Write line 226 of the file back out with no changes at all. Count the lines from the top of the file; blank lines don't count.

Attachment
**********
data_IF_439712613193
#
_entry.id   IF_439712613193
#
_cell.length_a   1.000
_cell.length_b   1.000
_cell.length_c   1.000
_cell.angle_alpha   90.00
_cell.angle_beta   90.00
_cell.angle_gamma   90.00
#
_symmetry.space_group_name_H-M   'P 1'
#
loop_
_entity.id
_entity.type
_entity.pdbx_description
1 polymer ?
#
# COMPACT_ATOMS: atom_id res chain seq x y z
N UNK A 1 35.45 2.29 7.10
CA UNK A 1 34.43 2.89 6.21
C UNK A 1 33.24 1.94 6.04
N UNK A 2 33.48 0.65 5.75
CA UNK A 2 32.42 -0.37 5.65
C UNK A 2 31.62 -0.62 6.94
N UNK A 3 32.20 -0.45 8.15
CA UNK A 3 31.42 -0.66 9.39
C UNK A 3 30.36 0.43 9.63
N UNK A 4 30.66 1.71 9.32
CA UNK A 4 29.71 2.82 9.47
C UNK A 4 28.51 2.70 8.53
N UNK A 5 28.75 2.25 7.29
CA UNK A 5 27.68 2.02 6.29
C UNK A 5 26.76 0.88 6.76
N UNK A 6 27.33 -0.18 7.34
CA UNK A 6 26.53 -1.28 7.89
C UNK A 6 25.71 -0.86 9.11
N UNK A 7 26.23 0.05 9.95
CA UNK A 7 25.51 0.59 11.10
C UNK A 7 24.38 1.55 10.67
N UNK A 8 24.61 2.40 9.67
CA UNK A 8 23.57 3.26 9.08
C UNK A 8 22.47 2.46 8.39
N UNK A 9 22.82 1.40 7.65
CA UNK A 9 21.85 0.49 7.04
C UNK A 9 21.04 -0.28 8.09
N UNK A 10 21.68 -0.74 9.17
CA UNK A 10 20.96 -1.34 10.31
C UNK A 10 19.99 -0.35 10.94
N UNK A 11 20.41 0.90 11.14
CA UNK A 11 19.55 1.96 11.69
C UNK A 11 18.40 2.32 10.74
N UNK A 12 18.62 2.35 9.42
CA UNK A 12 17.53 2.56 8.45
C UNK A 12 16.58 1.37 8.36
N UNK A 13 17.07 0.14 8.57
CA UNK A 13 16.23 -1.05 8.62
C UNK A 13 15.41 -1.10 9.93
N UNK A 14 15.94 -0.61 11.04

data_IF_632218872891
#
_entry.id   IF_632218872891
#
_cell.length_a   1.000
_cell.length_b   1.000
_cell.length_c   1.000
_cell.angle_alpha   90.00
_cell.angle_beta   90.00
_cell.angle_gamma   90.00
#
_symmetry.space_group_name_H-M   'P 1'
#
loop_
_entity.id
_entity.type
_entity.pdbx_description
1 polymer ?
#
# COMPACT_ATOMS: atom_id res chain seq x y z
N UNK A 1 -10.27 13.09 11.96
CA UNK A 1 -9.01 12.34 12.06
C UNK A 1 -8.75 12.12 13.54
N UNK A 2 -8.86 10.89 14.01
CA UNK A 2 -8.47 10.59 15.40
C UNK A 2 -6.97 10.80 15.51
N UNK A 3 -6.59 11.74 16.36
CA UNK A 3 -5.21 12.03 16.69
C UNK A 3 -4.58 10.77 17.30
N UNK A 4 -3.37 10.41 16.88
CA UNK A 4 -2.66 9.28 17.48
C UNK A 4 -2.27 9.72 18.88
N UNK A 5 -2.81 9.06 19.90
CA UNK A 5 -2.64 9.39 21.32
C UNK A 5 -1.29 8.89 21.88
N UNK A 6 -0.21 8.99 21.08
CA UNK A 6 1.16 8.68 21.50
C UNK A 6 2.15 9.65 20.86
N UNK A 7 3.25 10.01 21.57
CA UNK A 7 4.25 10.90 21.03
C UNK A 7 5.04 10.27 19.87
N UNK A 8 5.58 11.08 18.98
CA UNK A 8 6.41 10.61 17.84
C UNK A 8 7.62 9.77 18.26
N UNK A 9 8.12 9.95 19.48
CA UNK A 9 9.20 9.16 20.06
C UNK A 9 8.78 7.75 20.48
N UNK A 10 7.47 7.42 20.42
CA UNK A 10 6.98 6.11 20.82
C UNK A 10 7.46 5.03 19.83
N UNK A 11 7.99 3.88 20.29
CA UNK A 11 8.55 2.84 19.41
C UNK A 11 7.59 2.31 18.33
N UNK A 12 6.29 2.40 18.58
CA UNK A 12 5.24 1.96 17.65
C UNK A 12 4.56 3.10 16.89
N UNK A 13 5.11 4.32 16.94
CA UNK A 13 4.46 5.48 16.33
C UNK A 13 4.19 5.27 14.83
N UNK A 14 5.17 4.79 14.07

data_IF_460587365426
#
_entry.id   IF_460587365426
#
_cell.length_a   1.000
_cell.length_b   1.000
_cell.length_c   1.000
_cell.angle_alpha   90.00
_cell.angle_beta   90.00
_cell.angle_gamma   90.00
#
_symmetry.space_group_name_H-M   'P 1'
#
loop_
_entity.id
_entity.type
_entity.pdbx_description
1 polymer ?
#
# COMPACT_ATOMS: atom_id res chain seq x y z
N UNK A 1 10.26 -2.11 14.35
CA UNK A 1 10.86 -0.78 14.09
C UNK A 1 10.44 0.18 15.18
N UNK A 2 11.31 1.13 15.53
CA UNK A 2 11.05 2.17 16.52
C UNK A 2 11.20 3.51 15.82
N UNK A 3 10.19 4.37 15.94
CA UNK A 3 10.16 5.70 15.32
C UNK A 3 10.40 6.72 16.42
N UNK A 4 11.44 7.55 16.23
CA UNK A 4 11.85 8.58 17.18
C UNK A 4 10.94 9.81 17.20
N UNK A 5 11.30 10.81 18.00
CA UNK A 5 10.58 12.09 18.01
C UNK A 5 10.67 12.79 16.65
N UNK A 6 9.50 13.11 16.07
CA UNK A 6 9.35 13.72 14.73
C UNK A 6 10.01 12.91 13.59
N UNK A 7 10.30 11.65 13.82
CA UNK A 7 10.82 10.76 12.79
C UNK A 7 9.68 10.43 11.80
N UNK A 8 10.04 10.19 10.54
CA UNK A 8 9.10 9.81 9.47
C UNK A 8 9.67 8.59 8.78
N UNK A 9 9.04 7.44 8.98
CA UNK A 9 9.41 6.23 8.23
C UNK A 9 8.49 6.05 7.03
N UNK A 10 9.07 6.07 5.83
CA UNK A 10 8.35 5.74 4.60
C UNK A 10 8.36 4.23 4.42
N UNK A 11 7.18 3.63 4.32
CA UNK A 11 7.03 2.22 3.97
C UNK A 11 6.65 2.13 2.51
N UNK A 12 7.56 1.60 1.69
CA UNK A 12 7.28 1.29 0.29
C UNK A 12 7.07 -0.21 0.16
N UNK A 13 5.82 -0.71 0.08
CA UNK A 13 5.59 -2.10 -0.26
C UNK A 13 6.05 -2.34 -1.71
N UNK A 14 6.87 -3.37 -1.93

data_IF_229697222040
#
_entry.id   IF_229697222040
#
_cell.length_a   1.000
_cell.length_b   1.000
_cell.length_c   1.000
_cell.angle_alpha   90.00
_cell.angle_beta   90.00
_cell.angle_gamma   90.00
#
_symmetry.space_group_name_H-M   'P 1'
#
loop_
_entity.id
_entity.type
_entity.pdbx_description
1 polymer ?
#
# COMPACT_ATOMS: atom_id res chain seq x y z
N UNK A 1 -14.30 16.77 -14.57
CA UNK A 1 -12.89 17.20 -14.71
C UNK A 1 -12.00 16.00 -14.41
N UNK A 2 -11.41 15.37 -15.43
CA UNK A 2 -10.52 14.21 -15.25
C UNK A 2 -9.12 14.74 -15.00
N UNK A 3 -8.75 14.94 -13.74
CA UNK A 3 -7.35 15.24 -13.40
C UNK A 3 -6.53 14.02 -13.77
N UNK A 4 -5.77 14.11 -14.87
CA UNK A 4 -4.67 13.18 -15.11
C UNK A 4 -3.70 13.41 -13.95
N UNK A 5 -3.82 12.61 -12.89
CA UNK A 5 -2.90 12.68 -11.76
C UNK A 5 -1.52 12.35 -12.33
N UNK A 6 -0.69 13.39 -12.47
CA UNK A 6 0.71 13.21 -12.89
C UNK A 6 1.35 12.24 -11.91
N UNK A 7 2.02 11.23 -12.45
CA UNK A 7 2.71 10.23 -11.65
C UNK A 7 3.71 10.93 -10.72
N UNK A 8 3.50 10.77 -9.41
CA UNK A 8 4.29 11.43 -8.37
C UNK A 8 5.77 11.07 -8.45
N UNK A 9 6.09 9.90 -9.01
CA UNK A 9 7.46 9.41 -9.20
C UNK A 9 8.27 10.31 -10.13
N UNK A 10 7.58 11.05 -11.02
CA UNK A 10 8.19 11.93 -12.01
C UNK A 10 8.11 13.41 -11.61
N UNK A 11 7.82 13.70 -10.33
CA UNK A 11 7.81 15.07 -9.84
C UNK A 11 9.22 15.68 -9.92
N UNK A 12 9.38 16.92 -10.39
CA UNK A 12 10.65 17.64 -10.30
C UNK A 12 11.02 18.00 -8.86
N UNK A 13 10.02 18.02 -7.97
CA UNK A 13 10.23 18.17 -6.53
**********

CA UNK A 9 7.46 9.41 -9.20